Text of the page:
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Disparities: Study Finds Risk in Off-Label Prescribing

Physicians are allowed to use drugs in ways that are not specifically approved by the Food and Drug Administration, a practice called off-label prescribing.

There is usually less scientific evidence to support nonapproved uses, and a new survey of physicians has found that many might not even know when they are prescribing off label.

The average physician in the survey identified the F.D.A. approval status correctly for only about half the drugs on a list provided by the researchers, according to a study in Pharmacoepidemiology and Drug Safety.

Confusion was greatest with psychiatric drugs, the survey of some 600 doctors found. Nearly one in five who prescribed Seroquel (quetiapine) in the previous year thought it was approved for patients with dementia i agitation, even though it was never approved for this use and even carried a “black box” warning that it was dangerous for elderly patients with dementia. And one in three doctors who used lorazepam (often marketed as Ativan) to treat chronic anxiety thought it had been approved for this use; in fact, the F.D.A. warning advises against using it for this purpose.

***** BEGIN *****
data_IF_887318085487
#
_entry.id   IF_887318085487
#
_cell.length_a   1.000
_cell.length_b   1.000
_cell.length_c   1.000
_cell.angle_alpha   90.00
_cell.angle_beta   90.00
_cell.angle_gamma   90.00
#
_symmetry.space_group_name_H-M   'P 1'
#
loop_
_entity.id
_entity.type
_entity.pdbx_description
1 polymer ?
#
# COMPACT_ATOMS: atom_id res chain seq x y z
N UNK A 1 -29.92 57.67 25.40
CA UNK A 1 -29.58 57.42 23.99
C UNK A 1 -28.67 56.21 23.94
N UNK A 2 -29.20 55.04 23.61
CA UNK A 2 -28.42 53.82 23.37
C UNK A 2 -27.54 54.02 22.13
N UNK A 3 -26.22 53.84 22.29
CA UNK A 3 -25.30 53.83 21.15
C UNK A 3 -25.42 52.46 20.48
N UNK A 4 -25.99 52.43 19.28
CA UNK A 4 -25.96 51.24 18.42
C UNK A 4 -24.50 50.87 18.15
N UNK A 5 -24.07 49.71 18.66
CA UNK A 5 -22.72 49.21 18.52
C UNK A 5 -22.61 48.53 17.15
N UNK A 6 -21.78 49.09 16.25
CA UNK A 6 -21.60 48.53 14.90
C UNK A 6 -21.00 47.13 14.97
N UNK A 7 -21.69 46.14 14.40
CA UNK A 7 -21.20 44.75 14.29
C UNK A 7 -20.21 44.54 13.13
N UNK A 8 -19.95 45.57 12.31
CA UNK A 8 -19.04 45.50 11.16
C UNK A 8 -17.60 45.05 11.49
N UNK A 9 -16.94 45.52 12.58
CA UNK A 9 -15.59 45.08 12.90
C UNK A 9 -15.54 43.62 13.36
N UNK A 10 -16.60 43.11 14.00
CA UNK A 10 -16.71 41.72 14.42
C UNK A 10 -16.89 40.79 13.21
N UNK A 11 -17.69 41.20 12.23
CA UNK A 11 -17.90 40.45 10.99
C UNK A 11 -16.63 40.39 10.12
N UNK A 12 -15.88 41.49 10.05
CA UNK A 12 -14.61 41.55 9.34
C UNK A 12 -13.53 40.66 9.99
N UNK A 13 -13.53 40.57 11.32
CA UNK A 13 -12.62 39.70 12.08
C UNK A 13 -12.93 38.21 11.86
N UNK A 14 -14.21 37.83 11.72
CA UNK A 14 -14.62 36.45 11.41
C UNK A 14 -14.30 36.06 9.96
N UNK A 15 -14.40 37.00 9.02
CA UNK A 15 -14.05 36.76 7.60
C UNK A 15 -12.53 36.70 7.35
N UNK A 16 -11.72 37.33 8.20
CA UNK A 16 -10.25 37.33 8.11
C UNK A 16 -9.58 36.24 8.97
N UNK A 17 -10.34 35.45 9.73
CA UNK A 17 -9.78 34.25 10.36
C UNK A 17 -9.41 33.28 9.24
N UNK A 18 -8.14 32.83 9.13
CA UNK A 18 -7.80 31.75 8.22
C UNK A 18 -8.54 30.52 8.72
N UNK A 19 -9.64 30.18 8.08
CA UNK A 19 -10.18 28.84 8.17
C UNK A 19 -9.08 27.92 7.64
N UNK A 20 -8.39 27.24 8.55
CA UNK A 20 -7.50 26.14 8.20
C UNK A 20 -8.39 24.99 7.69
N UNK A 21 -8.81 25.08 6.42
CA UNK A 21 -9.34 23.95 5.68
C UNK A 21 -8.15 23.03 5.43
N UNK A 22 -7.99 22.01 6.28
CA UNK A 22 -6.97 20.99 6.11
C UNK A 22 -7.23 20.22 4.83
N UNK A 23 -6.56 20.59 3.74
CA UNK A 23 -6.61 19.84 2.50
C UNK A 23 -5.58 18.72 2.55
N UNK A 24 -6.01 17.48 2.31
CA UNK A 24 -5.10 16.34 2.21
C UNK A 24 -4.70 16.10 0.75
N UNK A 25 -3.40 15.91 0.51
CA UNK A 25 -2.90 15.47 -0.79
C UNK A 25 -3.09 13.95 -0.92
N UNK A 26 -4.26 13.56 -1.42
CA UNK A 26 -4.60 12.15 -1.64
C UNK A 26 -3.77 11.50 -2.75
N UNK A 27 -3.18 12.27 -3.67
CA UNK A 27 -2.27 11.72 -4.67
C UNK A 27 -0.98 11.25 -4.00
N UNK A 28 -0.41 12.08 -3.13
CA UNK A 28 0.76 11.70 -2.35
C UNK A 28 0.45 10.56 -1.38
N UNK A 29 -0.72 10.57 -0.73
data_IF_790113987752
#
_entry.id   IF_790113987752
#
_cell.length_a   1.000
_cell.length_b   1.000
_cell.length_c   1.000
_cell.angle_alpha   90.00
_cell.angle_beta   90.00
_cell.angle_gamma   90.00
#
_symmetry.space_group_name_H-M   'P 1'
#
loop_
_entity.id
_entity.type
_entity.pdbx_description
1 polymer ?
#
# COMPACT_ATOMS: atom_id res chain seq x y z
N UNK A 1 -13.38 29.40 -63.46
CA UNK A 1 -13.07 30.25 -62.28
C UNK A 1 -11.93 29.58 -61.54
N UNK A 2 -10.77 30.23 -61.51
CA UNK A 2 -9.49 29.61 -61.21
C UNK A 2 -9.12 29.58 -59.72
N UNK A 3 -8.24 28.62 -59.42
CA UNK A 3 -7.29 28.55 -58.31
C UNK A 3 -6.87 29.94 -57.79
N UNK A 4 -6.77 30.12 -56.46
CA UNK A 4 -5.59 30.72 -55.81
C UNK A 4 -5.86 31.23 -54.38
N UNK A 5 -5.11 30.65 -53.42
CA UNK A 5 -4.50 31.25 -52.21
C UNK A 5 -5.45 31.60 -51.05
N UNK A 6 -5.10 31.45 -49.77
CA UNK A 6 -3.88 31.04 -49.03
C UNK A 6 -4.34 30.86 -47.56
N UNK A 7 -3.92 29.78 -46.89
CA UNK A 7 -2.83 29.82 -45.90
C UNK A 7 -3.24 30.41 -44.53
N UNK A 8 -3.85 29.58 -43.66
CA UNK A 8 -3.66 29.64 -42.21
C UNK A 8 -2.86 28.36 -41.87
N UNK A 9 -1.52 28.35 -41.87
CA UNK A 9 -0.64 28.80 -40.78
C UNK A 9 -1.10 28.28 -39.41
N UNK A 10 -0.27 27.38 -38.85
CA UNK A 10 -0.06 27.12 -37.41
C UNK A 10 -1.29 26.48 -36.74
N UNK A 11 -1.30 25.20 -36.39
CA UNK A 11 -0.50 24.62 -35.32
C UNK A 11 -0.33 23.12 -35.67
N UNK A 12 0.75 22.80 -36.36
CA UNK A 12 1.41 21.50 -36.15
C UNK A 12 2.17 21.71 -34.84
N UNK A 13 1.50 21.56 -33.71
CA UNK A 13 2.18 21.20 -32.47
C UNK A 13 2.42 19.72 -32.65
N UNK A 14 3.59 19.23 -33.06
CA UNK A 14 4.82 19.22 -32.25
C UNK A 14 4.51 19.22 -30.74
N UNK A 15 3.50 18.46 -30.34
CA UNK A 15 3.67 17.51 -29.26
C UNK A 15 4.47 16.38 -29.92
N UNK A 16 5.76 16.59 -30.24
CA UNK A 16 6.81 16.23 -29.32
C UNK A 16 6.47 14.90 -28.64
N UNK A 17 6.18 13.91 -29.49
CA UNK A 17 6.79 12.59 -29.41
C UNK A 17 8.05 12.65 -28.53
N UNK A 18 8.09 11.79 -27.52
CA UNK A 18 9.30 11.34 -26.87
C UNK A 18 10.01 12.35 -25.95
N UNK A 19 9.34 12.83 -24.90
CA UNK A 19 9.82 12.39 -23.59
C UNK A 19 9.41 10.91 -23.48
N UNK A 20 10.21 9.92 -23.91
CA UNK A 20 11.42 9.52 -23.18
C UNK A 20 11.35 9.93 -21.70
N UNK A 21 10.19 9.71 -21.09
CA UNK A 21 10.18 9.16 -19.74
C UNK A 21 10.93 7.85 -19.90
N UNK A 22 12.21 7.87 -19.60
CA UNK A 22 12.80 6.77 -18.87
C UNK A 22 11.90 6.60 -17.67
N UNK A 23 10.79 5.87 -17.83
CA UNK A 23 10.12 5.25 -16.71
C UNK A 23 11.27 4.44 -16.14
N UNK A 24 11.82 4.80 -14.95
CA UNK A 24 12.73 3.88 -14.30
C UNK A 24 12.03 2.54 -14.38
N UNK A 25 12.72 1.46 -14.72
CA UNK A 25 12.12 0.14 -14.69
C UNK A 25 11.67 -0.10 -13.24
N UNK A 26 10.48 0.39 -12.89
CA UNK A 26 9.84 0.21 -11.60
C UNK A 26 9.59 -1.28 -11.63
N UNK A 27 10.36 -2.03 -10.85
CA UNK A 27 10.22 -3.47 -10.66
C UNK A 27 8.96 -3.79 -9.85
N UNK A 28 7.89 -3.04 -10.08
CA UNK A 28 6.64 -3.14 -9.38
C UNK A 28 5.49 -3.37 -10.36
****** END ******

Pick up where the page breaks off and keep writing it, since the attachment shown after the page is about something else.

The study’s senior author, Dr. G. Caleb Alexander, assistant professor of medicine at the University of Chicago, said a concern was that off-label uses often did not have the same level of scientific scrutiny as F.D.A.-approved uses.

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